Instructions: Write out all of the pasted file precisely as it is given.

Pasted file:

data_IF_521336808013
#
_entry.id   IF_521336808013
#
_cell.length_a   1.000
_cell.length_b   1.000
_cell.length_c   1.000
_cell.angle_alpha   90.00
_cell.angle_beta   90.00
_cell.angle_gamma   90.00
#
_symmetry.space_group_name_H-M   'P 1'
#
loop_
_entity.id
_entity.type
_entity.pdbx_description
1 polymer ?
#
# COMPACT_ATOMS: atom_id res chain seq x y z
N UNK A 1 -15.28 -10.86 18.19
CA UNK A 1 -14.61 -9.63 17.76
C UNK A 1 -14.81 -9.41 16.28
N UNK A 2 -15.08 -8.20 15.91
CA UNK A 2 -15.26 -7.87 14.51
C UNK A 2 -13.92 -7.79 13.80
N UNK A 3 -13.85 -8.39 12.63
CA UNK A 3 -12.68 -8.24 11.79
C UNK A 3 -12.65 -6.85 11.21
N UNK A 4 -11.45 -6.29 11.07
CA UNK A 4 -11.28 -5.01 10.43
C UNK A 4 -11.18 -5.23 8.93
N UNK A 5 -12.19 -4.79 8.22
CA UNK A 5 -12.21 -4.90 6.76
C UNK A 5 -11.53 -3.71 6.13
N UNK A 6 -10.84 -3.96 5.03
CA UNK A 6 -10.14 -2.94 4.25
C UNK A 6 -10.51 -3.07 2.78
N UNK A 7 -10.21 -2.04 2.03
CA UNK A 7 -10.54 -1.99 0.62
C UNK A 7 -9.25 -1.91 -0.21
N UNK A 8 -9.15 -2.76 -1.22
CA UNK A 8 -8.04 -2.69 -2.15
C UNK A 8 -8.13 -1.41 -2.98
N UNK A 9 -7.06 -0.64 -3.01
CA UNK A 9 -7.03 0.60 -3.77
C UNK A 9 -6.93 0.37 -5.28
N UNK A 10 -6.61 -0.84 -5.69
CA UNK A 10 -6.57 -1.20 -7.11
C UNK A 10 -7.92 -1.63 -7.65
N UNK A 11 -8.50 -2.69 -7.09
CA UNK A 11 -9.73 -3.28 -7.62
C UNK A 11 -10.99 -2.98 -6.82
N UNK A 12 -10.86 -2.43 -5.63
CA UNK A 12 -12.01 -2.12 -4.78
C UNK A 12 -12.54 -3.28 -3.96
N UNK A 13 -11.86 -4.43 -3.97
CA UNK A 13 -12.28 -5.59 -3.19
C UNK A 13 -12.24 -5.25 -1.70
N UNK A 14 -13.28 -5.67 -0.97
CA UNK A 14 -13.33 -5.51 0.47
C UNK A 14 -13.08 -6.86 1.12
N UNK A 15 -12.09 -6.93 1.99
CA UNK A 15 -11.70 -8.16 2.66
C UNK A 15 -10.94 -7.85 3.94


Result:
data_IF_521336808013
#
_entry.id   IF_521336808013
#
_cell.length_a   1.000
_cell.length_b   1.000
_cell.length_c   1.000
_cell.angle_alpha   90.00
_cell.angle_beta   90.00
_cell.angle_gamma   90.00
#
_symmetry.space_group_name_H-M   'P 1'
#
loop_
_entity.id
_entity.type
_entity.pdbx_description
1 polymer ?
#
# COMPACT_ATOMS: atom_id res chain seq x y z
N UNK A 1 -15.28 -10.86 18.19
CA UNK A 1 -14.61 -9.63 17.76
C UNK A 1 -14.81 -9.41 16.28
N UNK A 2 -15.08 -8.20 15.91
CA UNK A 2 -15.26 -7.87 14.51
C UNK A 2 -13.92 -7.79 13.80
N UNK A 3 -13.85 -8.39 12.63
CA UNK A 3 -12.68 -8.24 11.79
C UNK A 3 -12.65 -6.85 11.21
N UNK A 4 -11.45 -6.29 11.07
CA UNK A 4 -11.28 -5.01 10.43
C UNK A 4 -11.18 -5.23 8.93
N UNK A 5 -12.19 -4.79 8.22
CA UNK A 5 -12.21 -4.90 6.76
C UNK A 5 -11.53 -3.71 6.13
N UNK A 6 -10.84 -3.96 5.03
CA UNK A 6 -10.14 -2.94 4.25
C UNK A 6 -10.51 -3.07 2.78
N UNK A 7 -10.21 -2.04 2.03
CA UNK A 7 -10.54 -1.99 0.62
C UNK A 7 -9.25 -1.91 -0.21
N UNK A 8 -9.15 -2.76 -1.22
CA UNK A 8 -8.04 -2.69 -2.15
C UNK A 8 -8.13 -1.41 -2.98
N UNK A 9 -7.06 -0.64 -3.01
CA UNK A 9 -7.03 0.60 -3.77
C UNK A 9 -6.93 0.37 -5.28
N UNK A 10 -6.61 -0.84 -5.69
CA UNK A 10 -6.57 -1.20 -7.11
C UNK A 10 -7.92 -1.63 -7.65
N UNK A 11 -8.50 -2.69 -7.09
CA UNK A 11 -9.73 -3.28 -7.62
C UNK A 11 -10.99 -2.98 -6.82
N UNK A 12 -10.86 -2.43 -5.63
CA UNK A 12 -12.01 -2.12 -4.78
C UNK A 12 -12.54 -3.28 -3.96
N UNK A 13 -11.86 -4.43 -3.97
CA UNK A 13 -12.28 -5.59 -3.19
C UNK A 13 -12.24 -5.25 -1.70
N UNK A 14 -13.28 -5.67 -0.97
CA UNK A 14 -13.33 -5.51 0.47
C UNK A 14 -13.08 -6.86 1.12
N UNK A 15 -12.09 -6.93 1.99
CA UNK A 15 -11.70 -8.16 2.66
C UNK A 15 -10.94 -7.85 3.94